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From: Stefan Seefeld (seefeld_at_[hidden])
Date: 2005-10-05 09:51:23

Vladimir Prus wrote:
> Stefan Seefeld wrote:
>>>Then I don't understand what you said before. You said you expect that
>>>printing of portion of screen should preserve dimenstions. Do you mean
>>>dimensions in millmeters or in what unit? And why do you expect for them
>>>to be preserved on paper?
>>Yes, I'm talking about physical dimensions (millimeters, whatever). Why
>>should I *not* expect it to preserve its size ?
> Whenever I print a web page, the width of paper is different from the
> browser window width.

Indeed, which makes designing web sites particularly challenging. However,
web sites typically contain a lot of text, which can be reflown to fit on
different media, so here, too, the solution is to use layout, not scale.

>>Let me rephrase that a bit: the application asks the display server
>>for a region of suitable size, such that all it wants to draw will fit in.
>>This size requirement will be a fuction of the size of the graphical
>>elements they lay inside (and, I reiterate, which generally should have
>>physical dimensions).
> Say, scrollbar is 5mm on my screen. Will that be good on a handheld
> computer? I doubt that. And how do you determine preferred physical size of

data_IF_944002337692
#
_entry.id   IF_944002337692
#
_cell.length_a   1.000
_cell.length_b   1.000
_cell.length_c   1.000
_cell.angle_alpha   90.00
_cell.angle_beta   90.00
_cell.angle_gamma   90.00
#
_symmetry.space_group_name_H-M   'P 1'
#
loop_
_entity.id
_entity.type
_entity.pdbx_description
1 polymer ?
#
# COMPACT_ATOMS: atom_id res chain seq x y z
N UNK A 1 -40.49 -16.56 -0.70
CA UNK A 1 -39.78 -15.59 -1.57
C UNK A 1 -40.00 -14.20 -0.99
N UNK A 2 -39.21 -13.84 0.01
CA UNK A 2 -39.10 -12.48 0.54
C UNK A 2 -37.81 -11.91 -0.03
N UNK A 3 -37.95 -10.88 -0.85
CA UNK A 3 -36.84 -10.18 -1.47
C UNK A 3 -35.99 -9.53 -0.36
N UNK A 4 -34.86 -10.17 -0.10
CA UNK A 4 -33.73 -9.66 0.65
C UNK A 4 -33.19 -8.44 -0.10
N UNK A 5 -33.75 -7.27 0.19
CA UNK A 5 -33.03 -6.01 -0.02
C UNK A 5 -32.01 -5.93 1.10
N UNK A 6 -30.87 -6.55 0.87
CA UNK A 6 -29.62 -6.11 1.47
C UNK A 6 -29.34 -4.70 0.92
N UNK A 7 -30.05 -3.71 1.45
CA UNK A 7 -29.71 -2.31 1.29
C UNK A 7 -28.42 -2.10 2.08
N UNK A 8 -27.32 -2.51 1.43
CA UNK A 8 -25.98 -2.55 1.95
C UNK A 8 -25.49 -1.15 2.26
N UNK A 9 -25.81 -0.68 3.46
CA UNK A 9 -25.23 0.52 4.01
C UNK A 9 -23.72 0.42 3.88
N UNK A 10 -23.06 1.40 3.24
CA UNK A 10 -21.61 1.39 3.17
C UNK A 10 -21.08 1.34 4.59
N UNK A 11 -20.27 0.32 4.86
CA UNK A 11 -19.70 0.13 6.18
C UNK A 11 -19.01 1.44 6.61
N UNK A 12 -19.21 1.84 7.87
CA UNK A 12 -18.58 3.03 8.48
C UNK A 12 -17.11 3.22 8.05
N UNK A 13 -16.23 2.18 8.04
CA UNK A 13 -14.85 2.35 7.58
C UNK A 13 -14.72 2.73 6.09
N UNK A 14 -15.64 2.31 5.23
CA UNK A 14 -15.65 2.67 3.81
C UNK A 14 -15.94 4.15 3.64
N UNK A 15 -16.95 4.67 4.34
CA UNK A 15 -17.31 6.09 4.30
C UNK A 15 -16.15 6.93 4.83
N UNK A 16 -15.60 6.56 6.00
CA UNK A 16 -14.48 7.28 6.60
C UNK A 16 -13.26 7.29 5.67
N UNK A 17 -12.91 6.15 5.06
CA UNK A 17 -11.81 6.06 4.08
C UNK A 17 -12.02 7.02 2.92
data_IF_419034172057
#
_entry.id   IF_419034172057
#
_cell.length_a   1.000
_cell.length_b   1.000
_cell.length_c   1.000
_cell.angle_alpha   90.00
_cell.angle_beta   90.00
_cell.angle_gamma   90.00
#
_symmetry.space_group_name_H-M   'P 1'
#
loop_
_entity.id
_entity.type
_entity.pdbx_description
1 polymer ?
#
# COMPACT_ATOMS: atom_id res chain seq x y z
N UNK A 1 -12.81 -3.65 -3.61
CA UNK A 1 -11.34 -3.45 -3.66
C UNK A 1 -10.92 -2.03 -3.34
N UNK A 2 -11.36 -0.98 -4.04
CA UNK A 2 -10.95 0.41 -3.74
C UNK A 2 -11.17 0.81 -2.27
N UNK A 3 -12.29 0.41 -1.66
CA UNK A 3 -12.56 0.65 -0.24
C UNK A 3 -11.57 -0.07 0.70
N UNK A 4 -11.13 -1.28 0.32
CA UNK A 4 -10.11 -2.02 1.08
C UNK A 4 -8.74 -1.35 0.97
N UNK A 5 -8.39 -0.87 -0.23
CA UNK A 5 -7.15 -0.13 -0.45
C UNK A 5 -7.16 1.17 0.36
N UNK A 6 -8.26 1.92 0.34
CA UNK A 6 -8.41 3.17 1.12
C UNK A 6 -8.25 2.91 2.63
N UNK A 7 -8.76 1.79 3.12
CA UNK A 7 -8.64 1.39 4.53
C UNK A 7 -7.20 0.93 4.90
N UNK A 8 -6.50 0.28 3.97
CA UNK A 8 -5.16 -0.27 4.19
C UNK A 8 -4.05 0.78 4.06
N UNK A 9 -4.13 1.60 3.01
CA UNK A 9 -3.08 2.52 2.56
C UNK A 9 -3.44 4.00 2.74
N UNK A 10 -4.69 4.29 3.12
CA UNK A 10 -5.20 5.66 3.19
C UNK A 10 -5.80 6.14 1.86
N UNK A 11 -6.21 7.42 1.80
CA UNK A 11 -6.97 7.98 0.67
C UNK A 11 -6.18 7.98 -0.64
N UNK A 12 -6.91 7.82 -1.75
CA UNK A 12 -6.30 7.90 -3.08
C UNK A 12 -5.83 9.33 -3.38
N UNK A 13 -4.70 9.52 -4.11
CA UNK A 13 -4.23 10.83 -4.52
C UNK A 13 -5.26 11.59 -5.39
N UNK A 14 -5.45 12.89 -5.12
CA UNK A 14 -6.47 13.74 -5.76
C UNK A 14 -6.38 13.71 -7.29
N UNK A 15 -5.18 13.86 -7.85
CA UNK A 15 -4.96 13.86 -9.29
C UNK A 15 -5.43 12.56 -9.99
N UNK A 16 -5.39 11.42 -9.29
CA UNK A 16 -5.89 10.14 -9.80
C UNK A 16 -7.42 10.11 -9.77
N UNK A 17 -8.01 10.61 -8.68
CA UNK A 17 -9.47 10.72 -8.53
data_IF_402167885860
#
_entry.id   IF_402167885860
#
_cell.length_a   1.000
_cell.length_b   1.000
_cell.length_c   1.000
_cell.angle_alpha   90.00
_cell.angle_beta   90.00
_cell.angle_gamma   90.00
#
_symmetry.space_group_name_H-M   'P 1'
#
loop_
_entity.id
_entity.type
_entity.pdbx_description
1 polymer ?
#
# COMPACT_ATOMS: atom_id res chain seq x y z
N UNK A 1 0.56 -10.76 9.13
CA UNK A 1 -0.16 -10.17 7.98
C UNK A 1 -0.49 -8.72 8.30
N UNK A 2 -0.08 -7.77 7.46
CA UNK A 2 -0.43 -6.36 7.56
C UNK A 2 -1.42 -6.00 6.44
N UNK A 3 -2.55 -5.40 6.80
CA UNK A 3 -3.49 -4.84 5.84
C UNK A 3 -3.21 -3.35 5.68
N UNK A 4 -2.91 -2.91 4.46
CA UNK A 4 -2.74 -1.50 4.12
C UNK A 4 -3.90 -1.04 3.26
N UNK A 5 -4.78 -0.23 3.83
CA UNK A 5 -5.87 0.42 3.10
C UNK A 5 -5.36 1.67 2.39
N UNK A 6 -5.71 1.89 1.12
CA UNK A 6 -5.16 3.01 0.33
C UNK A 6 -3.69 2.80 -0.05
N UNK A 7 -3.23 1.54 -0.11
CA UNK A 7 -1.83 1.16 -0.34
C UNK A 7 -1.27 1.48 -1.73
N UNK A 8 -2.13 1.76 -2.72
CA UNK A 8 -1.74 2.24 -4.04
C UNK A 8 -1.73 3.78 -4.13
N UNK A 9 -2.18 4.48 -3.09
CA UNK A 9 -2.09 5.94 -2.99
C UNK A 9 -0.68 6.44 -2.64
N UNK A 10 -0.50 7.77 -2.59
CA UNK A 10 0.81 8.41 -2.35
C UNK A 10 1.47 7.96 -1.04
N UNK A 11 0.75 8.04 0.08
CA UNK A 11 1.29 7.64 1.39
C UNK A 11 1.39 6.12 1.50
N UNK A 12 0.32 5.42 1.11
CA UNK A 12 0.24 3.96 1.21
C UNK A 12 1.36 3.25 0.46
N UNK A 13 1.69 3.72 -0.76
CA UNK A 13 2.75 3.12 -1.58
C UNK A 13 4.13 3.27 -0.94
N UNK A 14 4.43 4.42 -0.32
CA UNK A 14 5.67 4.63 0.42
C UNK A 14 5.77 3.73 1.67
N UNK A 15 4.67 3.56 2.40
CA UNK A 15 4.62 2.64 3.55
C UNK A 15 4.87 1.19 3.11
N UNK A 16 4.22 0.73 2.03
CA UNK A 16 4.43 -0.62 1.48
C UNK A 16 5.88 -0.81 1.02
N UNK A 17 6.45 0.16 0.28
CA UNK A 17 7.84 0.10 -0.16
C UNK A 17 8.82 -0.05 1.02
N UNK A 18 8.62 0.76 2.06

> scrollbar? Should it be 10cm or 5mm? You can't answer this question without
> knows the size of the drawing surface, so maybe scrollbar width should
> drawing_surface_width*some_fraction

You raise interesting questions. I think it is an error to try to solve
the challenge to design a GUI for different output media (devices) in terms
of scale. It is not because you scale your widgets down that you make a
graphical application usable on a PDA. Rather, the GUI 'style' should be
adapted to the output device in that case.
This is another argument for applications not to rely on a particular
GUI style, at least not if they are meant to be portable across devices.
High-resolution devices could use a GUI with much more detail than low-resolution
devices. I'd even go further and try to abstract away much of the widgetry
into high-level 'tasklets' that can be implemented specifically for particular
output- (and input-, i.e. mouse, pen, keyboard, glove, etc.) devices.
If a user's GUI can be described semantically in terms of 'tasks', its GUI
can be much more flexibly replaced to adjust to particular hardware.
But that gets us into quite a different discussion.

> Yes, but what does that prove? The preferred size of text is set by the
> user, who certainly cares only about physical size, but on a specific
> monitor. If he buys a different monitor with different size and resolution,
> it's not at all clear he'll want to retain the same physical size of the
> text. He might want to make it large, or smaller, depending on preferences.

Quite right. Yet, it is the user, and he would rather think about size,
not resolution. :-)

> Going back to scrollbar -- I think it's width should also be customisable by
> the user vis some config tool. And if user hasn't specified anything,
> percentage of screen width looks better to me than any "natural" 5mm. Any
> constant you'll hardcode will be just that -- hardcoded constant.

Well, it's a constant in the context of a GUI style. You can still
a) replace / modify the style
b) scale a graphic to zoom in / out


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